The online pharmacy Valisure recently announced that it found dangerously high levels of the probable human carcinogen N-nitrosodimethylamine (NDMA) in certain batches of the popular type-2 diabetes drug, Metformin. Valisure tested 38 batches of Metformin produced by a range of manufacturers and found levels of NDMA over the Food and Drug Administration’s (FDA) daily acceptable intake limit of 96 nanograms in 16 of these batches. Some of the NDMA levels were found to be over 10 times the daily acceptable limit!
On May 27, 2020, the FDA announced that it had also found high levels of NDMA in certain batches of Metformin and would be contacting the manufacturers of the contaminated medications to take appropriate action.
Valisure’s FDA Citizen Petition
Since this discovery, Valisure filed a Citizen Petition with the FDA and requested that the agency recall the contaminated batches of Metformin. In addition, Valisure implored the FDA to re-examine and modify testing methods to reduce the risk of underestimating NDMA levels.
Within the Citizen Petition, Valisure highlighted how they followed the FDA’s recommended testing protocols, but had also made some revisions to improve the accuracy of the tests.
Previous Valisure investigations and notifications to the FDA about NDMA contamination in the blood pressure medication Valsartan and the popular heartburn medication Zantac contributed to extensive recalls in the United States.
Background Information on Metformin and the FDA
On December 5, 2019, the FDA announced its investigation into the possibility of carcinogen contamination in Metformin. The statement came just one day after Singapore’s national health agency issued a recall of three Metformin medications due to NDMA contamination. Following the statement from Singapore, multiple global health agencies, such as Health Canada and the European Medicine Agency, announced similar investigations.
Just two months later, the FDA announced that it had found trace levels of NDMA contamination in Metformin. However, the FDA claimed that those levels did not exceed the acceptable daily intake limit of 96 nanograms.
New testing in May 2020 found levels of NDMA above the acceptable intake limit. It is possible Metformin recalls may be the agency’s next step in assessing the safety of the medication.
Valisure’s Testing Methods
The FDA used the Liquid Chromatography-High Resolution Mass Spectrometry (LC-HRMS) Method for determining the presence of NDMA in Metformin and published the details of their method on February 4, 2020. The method, which was developed and validated by the FDA, was used to determine the quantity of NDMA present in Metformin.
The method accomplishes its purpose by separating the NDMA impurity from Metformin by reverse phase chromatography (the process of separating hydrophobic moieties and those that do not have a dominant polar character) which is then detected by a high-mass accuracy (HRAM) mass spectrometer.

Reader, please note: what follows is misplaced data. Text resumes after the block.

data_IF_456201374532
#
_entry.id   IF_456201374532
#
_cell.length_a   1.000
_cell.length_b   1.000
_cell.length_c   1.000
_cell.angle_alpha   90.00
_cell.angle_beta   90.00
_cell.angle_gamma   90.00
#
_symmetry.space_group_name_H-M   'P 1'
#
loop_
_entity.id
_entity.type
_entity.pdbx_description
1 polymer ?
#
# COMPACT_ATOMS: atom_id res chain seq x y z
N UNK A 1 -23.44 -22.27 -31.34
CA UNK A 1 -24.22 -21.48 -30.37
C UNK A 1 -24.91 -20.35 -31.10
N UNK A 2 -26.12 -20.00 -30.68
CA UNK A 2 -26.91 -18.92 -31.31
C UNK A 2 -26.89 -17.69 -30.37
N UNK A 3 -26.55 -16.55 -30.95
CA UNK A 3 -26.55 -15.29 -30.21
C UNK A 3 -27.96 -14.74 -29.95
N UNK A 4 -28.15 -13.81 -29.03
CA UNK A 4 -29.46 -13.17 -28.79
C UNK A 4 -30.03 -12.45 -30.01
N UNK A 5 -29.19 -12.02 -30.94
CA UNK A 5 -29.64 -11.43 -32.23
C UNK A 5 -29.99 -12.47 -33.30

Quantitation is then performed by comparing the peak area of the NDMA impurity in the extracted ion chromatogram of the samples to the peak area of the NDMA reference standard using external calibration.
Valisure used the testing principle of the FDA’s method but also made modifications to achieve a lower limit of detection (LOD), which allows the tests to be alerted to lower levels of NDMA present in the samples. In addition, Valisure’s method allows for a lower limit of quantitation (LOQ) and a wider reportable range while using the same sample preparation method as the FDA.
As a result of the improvements, Valisure’s methods generates increased chromatographic resolution and sharper peaks demonstrating increased NDMA contamination in Metformin samples.
These optimizations allow Valisure’s testing methods to extract more detail about the amount of NDMA within Metformin samples. Without these improvements, Valisure claims the FDA’s method may have underestimated the NDMA concentration in the Metformin.
Risks of Metformin NDMA Contamination
Valisure’s findings reveal that the danger of NDMA contamination in Metformin may be even more severe than previously estimated by the FDA. The impact of this discovery is compounded by the fact that Metformin is one of the most prescribed drugs in the United States.
Metformin is sold under brand names: Glucophage, Glucophage XR, Fortamet, Riomet and Glumetza, in addition to being sold as a generic. There are dozens of manufacturers who produce and distribute Metformin products in the United States.
- Stomach cancer
- Bladder cancer
- Intestinal cancer (in both the large and small intestine)
- Colon cancer / Colorectal cancer
- Esophageal cancer
- Liver cancer
- Prostate cancer
- Pancreatic cancer
- Non-Hodgkin’s Lymphoma
- Kidney cancer
- Multiple Myeloma
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